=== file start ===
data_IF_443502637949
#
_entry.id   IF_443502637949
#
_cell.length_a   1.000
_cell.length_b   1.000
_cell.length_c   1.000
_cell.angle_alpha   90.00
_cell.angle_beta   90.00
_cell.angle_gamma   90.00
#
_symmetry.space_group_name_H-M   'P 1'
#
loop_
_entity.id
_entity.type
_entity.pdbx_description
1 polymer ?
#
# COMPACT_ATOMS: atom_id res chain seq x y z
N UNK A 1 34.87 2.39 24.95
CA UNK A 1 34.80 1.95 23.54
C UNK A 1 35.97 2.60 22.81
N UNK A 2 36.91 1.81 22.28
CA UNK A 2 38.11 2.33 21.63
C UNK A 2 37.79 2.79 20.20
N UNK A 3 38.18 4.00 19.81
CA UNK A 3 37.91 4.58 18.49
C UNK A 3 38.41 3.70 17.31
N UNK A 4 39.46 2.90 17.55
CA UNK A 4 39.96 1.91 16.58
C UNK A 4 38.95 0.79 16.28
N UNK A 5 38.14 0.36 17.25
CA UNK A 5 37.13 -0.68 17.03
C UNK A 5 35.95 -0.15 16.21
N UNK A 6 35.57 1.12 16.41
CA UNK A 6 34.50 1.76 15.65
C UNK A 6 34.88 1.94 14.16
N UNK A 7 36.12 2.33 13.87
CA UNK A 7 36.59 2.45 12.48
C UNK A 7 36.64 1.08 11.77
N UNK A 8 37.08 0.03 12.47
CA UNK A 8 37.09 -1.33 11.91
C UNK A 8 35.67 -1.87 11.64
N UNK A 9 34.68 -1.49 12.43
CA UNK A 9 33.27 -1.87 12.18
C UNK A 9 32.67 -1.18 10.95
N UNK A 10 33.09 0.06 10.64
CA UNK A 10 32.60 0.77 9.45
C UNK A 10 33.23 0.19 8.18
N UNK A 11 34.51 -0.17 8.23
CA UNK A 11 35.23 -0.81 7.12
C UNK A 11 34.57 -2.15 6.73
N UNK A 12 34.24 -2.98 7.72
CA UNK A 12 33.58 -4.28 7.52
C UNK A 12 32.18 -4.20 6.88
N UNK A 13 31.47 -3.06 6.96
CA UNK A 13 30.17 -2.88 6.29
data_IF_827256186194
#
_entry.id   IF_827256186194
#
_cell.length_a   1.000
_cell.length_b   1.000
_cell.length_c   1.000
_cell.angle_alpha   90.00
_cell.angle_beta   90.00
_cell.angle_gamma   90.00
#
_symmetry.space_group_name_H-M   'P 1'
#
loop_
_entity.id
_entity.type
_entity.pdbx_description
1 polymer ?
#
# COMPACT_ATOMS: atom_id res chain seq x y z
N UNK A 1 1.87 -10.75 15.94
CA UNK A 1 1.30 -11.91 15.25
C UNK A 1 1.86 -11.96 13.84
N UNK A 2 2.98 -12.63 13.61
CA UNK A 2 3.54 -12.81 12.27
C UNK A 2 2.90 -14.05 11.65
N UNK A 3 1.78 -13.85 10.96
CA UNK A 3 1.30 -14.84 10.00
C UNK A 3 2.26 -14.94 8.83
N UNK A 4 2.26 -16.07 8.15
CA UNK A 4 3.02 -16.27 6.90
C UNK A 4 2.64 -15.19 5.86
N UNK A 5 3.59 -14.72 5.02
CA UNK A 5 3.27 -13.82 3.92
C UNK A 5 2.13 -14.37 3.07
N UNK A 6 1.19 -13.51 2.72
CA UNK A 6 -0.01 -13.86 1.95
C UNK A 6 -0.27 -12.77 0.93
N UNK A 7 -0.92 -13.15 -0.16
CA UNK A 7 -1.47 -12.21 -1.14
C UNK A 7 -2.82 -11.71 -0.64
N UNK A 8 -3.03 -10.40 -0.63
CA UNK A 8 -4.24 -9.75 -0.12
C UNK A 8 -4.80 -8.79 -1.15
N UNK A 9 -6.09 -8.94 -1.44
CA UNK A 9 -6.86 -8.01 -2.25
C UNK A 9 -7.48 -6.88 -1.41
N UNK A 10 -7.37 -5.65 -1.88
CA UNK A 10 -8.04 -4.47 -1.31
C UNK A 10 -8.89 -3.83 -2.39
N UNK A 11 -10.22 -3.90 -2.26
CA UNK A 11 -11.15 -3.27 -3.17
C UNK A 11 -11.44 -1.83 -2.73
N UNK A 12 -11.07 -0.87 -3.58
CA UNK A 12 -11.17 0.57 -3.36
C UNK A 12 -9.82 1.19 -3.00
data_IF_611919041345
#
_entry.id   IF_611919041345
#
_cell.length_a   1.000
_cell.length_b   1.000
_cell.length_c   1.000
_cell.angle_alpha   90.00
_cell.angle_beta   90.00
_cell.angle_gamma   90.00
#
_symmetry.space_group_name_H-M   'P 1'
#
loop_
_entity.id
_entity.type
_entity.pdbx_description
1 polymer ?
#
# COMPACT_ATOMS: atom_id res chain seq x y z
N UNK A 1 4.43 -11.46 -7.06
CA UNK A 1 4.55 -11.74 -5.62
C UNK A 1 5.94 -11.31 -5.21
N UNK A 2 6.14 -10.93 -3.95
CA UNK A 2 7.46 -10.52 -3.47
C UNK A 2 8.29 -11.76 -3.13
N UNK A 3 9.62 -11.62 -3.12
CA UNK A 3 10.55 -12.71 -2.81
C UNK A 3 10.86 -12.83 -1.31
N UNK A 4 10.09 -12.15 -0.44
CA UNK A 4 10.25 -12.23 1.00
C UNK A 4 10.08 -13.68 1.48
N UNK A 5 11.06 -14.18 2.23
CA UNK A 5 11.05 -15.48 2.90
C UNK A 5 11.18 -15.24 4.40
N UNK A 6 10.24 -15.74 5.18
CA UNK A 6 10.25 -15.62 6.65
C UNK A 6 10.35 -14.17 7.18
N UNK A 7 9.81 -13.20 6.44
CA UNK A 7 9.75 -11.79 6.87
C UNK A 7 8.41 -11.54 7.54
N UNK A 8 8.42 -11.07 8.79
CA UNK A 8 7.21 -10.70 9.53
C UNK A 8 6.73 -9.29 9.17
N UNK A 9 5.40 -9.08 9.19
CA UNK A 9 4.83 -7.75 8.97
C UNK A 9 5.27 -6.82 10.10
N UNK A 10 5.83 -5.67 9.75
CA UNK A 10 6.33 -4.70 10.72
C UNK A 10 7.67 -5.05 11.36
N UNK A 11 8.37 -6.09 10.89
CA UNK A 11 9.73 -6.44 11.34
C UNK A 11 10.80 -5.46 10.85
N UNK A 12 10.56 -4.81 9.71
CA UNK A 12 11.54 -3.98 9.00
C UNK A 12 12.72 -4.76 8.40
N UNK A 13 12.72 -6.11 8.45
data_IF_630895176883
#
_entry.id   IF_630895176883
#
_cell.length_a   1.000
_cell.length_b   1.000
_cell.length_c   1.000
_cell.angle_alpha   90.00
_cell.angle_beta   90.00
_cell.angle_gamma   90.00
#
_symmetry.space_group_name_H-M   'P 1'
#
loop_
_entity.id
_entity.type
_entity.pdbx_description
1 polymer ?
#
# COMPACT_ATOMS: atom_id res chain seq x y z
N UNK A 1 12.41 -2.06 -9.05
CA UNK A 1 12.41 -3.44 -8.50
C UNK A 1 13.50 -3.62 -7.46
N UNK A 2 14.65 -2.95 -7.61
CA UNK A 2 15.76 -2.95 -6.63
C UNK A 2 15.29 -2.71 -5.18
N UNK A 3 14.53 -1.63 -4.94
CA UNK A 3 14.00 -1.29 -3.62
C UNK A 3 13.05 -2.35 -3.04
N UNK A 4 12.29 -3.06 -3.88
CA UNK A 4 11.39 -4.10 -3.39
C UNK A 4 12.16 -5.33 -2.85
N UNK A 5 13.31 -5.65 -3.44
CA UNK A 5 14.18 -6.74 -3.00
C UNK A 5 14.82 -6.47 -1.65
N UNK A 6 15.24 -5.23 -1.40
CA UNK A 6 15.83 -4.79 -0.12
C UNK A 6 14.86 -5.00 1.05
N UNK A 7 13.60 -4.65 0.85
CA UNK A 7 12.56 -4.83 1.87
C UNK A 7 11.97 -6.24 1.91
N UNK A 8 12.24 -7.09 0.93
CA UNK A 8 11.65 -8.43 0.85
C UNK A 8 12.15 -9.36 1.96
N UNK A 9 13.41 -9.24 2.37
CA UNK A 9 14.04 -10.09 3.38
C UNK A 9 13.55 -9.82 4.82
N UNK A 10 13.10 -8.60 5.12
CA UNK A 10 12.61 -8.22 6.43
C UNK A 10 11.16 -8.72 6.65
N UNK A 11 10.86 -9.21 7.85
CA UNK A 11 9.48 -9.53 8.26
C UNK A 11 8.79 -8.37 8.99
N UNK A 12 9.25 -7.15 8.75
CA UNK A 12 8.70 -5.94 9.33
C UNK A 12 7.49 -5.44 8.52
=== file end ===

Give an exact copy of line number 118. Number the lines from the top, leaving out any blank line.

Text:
#